The acquisition was first announced in late 2019. Ventia is a 50/50 partnership of CIMIC Group, which also owns CPB Contractors and UGL Limited, and funds management firm Apollo Global Management. Although operating largely in other sectors, Ventia has provided work on the Parramatta Light Rail. Ventia’s subsidiary, Visionstream, provides telecommunication services to the rail industry.

Broadspectrum, owned by Spanish multinational Ferrovial, provides rail services on the Sydney rail network, to Bluescope at Pork Kembla, on the Brisbane Airport rail Link, and provides maintenance services in South Australia. Broadspectrum will also install the Automatic Train Protection project on the Sydney Trains network.

The ACCC said that strong competition would remain in the sector if the purchase goes ahead.

“We looked at this proposed acquisition closely to ensure strong competition remains in the supply of infrastructure services to industries with a direct impact on consumer prices,” said ACCC commissioner Stephen Ridgeway.

“We contacted many customers of infrastructure services, and received consistent feedback that there is sufficient competition from alternative suppliers and that companies will continue to have a variety of options when contracting for infrastructure services.”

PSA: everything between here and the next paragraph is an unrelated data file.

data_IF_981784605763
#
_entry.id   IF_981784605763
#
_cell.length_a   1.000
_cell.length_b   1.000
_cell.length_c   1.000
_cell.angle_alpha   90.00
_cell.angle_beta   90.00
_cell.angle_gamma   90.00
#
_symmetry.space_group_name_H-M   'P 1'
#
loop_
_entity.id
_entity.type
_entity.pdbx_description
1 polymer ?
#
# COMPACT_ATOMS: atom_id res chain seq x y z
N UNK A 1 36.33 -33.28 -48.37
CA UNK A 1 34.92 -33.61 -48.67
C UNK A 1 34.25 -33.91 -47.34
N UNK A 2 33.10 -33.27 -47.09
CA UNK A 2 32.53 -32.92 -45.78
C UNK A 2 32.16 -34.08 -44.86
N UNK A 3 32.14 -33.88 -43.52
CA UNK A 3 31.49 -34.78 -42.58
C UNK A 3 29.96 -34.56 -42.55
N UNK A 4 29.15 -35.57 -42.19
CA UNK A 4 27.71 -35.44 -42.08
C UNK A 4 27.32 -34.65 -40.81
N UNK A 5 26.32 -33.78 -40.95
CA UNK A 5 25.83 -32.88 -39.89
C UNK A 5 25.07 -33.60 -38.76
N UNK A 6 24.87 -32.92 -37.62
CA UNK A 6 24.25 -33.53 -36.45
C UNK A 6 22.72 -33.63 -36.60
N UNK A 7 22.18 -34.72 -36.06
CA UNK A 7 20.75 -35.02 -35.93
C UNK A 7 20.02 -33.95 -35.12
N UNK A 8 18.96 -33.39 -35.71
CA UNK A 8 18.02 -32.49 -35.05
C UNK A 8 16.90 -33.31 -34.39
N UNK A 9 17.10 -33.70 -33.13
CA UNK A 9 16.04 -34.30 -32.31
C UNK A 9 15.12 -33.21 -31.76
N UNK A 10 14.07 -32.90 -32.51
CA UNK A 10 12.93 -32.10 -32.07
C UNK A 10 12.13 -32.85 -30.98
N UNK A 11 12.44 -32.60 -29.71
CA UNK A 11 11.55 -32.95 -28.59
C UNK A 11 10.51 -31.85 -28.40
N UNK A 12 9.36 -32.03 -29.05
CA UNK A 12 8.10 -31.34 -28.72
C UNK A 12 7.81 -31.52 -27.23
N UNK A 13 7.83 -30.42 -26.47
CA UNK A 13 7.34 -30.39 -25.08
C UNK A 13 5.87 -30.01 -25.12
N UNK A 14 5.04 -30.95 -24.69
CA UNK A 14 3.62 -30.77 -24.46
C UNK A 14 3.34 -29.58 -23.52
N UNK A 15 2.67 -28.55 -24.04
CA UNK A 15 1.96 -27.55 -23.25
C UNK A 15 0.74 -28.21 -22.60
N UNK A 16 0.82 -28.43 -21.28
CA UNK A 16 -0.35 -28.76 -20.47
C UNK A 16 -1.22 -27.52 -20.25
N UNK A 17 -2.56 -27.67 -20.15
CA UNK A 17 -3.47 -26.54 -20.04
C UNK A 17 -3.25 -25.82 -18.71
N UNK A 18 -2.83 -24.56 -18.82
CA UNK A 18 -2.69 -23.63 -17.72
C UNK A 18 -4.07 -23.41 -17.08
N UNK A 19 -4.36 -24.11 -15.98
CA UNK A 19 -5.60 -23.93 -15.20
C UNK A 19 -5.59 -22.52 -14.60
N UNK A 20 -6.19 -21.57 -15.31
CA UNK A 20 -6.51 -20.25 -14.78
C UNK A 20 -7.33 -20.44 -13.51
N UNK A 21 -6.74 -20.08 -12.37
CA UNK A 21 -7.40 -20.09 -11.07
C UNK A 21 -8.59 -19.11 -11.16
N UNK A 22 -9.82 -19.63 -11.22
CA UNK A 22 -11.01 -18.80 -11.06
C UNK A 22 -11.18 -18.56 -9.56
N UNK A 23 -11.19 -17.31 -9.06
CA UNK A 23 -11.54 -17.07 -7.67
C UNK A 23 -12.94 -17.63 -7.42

Work progressing deeper underground for Metro at Central Station

While Central Station is left largely without commuters as Sydneysiders work from home or self-isolate, work has been progressing on the new underground station beneath Central in preparation for the Sydney Metro CBD and Southwest.

Work on the 27 metre deep metro station box is currently 10 metres below the surface, with 6,000 tonnes of crushed rock is being excavated each week.

To remove the rock from construction of the metro station as well as the new Central Walk an 80m long, six-metre-wide construction tunnel has been built under Central Station.

Central Walk will connect the two underground metro platforms with to light rail, suburban and inter-city trains, as well as buses.

Transport Minister Andrew Constance said that the state is lucky that work is continuing on this project despite the coronavirus (COVID-19).

“We are very fortunate that major transport infrastructure projects like this continue to be delivered.”